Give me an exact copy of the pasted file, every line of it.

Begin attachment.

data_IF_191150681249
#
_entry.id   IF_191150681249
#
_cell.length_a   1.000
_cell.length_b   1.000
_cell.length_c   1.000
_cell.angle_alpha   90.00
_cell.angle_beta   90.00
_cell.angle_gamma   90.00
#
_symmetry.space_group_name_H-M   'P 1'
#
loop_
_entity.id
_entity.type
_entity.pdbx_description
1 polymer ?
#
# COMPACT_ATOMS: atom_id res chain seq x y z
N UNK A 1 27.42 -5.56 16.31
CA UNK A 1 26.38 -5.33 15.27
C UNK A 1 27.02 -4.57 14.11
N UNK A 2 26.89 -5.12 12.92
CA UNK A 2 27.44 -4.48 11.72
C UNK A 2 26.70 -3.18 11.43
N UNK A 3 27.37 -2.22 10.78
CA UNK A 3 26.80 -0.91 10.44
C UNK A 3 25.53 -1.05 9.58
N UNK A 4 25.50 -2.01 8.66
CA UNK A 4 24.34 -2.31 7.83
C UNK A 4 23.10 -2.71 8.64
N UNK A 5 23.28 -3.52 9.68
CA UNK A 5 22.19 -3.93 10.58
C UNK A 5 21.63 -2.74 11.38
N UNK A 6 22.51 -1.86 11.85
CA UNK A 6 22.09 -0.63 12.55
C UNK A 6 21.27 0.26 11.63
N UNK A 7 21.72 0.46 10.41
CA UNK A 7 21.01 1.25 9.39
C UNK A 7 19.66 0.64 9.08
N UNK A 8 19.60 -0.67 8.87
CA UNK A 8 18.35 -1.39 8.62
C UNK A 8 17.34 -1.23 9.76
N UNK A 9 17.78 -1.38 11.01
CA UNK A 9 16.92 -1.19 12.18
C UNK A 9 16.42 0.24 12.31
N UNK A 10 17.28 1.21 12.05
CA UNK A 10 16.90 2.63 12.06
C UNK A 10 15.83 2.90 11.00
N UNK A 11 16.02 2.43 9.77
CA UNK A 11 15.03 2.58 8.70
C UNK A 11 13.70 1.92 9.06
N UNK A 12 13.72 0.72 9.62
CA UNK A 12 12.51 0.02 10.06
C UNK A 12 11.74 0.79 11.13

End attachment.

data_IF_191150681249
#
_entry.id   IF_191150681249
#
_cell.length_a   1.000
_cell.length_b   1.000
_cell.length_c   1.000
_cell.angle_alpha   90.00
_cell.angle_beta   90.00
_cell.angle_gamma   90.00
#
_symmetry.space_group_name_H-M   'P 1'
#
loop_
_entity.id
_entity.type
_entity.pdbx_description
1 polymer ?
#
# COMPACT_ATOMS: atom_id res chain seq x y z
N UNK A 1 27.42 -5.56 16.31
CA UNK A 1 26.38 -5.33 15.27
C UNK A 1 27.02 -4.57 14.11
N UNK A 2 26.89 -5.12 12.92
CA UNK A 2 27.44 -4.48 11.72
C UNK A 2 26.70 -3.18 11.43
N UNK A 3 27.37 -2.22 10.78
CA UNK A 3 26.80 -0.91 10.44
C UNK A 3 25.53 -1.05 9.58
N UNK A 4 25.50 -2.01 8.66
CA UNK A 4 24.34 -2.31 7.83
C UNK A 4 23.10 -2.71 8.64
N UNK A 5 23.28 -3.52 9.68
CA UNK A 5 22.19 -3.93 10.58
C UNK A 5 21.63 -2.74 11.38
N UNK A 6 22.51 -1.86 11.85
CA UNK A 6 22.09 -0.63 12.55
C UNK A 6 21.27 0.26 11.63
N UNK A 7 21.72 0.46 10.41
CA UNK A 7 21.01 1.25 9.39
C UNK A 7 19.66 0.64 9.08
N UNK A 8 19.60 -0.67 8.87
CA UNK A 8 18.35 -1.39 8.62
C UNK A 8 17.34 -1.23 9.76
N UNK A 9 17.78 -1.38 11.01
CA UNK A 9 16.92 -1.19 12.18
C UNK A 9 16.42 0.24 12.31
N UNK A 10 17.28 1.21 12.05
CA UNK A 10 16.90 2.63 12.06
C UNK A 10 15.83 2.90 11.00
N UNK A 11 16.02 2.43 9.77
CA UNK A 11 15.03 2.58 8.70
C UNK A 11 13.70 1.92 9.06
N UNK A 12 13.72 0.72 9.62
CA UNK A 12 12.51 0.02 10.06
C UNK A 12 11.74 0.79 11.13